Who would have ever thought that Neil Stevenson, the author of Snowcrash, a dystopian cyber-punk novel from 1992 would define the term, “Metaverse,” as the place that we would all eventually be living. On this episode, we’re joined by the great Anna Fong to discuss IP and the Metaverse.
Burger King is facing a whopper of a lawsuit, with the fast-food chain’s critics claiming false advertising of some of its favorite lunch offerings. We’ll get into the juicy details on this week’s episode of Stuff you Should Know About IP!
As the west enacts sanctions and bans the import of Russian oil following its invasion of Ukraine, The Russian Ministry of Economic Development has issued a decree which effectively legalizes patent infringement from anyone affiliated with countries that are “unfriendly” to the Russian federation. What does this mean for IP owners around the world? All this and more, on today’s episode of Stuff You Should Know About IP.
Can copycat caterpillar cakes clearly create consumer confusion? UK grocers Marks & Spencer and Aldi have been trading barbs over this recently. But, if you take a look at their competing cakes, Cuthbert the Caterpillar and Colin the Caterpillar…well…let’s just say that even the great Marie Antoinette would be perplexed. We’re joined by special guest Nika Videtic and to discuss this high profile case of alleged copyright infringement.
Spice DAO, a crowdfunded group of cyber artists, accomplished their mission to buy a copy of a legendary movie manuscript based on the famous Frank Herbert Novel, Dune. Now, they plan to burn it, create a series based on it, and open the floodgates for fan fiction artists to do what they will with it. The only problem? Well, there’s some “Stuff” that they should probably know about Intellectual property.
Is a non-disclosure agreement or NDA really worth the paper its written on? Is it even worth the trouble of drafting and signing one? Today we’re going to dive in to some personal stories about NDAs.
If you stopped off at Wendy’s for a tasty burger and fries and found yourself eating fish and chips instead, you might be in the Dutch province of Zeeland, where they don’t take kindly to expanding American fast-food chains. Today we’re joined by special guest Jan-Willem Goedmakers. to talk about the trademark battle of Wendy’s versus Wendy’s.
In this episode of Stuff You Should Know About IP, Thomas Colson and Raymond Guarnieri discuss a dispute regarding COVID-19 vaccine inventorship between the National Institute of Health (NIH) and Moderna. The NIH and the Biomedical Advanced Research and Development Authority (BARDA) invested in Moderna. Moderna has filed three patent applications, two of which relate directly to the mRNA-1273 sequence, and one of which is for a method of using the mRNA-1273 sequence. Moderna listed one or more inventors from the NIH on the patent application for the method of using the mRNA-1273 sequence, but did not list anyone from the NIH as an inventor on the other two patent applications.
Choosing the right brand of oat milk is becoming challenging with more and more companies entering into this multi-billion dollar industry. Cue the battle of the Oats, and this week’s episode of Stuff you Should Know About IP! Featuring special guest, Mark Caddle from Withers & Rogers, LLP.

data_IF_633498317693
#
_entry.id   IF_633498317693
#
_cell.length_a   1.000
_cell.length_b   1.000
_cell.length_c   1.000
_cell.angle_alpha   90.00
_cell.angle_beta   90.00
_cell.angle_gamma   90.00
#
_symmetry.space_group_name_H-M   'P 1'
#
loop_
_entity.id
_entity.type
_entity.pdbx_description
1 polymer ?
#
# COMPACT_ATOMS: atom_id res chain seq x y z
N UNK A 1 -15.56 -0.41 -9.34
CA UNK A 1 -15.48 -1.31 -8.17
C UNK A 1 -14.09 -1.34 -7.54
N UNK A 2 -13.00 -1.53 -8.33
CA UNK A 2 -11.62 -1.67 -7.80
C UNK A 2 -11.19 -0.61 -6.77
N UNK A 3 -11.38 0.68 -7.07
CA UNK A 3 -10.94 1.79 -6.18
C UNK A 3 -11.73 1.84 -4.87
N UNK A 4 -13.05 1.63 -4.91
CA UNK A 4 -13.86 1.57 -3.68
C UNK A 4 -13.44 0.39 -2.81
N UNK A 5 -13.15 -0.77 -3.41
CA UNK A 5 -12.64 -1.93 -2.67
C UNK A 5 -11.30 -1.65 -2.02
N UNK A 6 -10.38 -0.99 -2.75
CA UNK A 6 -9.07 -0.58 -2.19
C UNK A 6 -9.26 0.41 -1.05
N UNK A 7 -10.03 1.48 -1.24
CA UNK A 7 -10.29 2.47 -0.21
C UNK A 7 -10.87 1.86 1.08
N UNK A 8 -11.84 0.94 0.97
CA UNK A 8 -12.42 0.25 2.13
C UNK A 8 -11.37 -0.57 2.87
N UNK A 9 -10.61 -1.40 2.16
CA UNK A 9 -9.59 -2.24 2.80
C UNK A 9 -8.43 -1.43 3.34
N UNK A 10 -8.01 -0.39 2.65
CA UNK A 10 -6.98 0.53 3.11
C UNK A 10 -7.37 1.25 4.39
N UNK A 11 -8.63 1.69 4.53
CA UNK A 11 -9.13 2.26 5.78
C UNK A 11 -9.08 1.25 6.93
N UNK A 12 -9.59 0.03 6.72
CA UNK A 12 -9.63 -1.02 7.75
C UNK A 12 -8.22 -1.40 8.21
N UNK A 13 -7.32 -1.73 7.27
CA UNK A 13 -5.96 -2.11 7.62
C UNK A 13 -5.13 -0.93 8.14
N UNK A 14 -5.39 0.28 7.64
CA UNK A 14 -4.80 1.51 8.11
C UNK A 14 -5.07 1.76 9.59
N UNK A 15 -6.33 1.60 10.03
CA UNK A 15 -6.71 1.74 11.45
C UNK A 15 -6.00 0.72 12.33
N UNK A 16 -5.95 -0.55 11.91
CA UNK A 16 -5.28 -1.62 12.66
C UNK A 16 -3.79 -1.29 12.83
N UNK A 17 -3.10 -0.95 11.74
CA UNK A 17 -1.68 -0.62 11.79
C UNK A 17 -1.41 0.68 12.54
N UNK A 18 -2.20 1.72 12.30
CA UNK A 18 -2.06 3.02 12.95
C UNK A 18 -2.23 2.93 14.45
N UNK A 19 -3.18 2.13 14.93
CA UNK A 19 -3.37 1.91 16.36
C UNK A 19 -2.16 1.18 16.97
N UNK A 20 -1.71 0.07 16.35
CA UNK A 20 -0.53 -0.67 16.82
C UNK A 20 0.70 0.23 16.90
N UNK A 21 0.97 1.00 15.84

In this episode of Stuff You Should Know About IP, Thomas Colson and Raymond Guarnieri welcome special guest Rob McLaughlin to discuss a trademark case from the European Union that involves Miley Cyrus. Tom Colson loves Miley Cyrus. Miley Cyrus and her company, Smiley Miley, Inc., sought to register the trademark her name (“Miley Cyrus”), but another company that already had a trademark on “Cyrus” opposed Miley’s registration. There was some overlap in the products offered by the respective entities. Typically, trademark law concerns the question of whether consumers will be confused as to who makes or sells a particular product. In the EU, even when two trademarks look and sound very similar, if there is conceptual difference between them – i.e., if the two marks mean completely different things – then consumers will not be confused between the two marks, and the conceptual difference can override the other similarities between the marks. A trademark owner is usually able to prevent others from using the same trademark or a similar trademark on the exact same goods or similar goods in the country that granted the mark, however it is possible to register a trademark throughout the entire EU. A trademark registration can be opposed at the European Union Intellectual Property Office, or the EUPIO. Legal proceedings involving trademark issues can be time-consuming and expensive, especially if there are appeals. In this case, Miley Cyrus filed her registration in 2014, and the entire process took around seven years. Because Miley Cyrus is a famous individual, there is conceptual difference between her name, “Miley Cyrus,” and “Cyrus.” Unlike some celebrities who are sometimes known only by their last names, Miley Cyrus is not known simply as “Cyrus.” Initially, the Opposition Division at the EUIPO rejected Miley Cyrus’s application. Miley then appealed that decision to the Board of Appeal, but the Board upheld the Opposition Division’s decision. Miley Cyrus then appealed that decision with the General Court, and the General Court ruled in favor of Miley because she is famous and there is therefore conceptual difference between “Miley Cyrus” and “Cyrus” in the minds of consumers.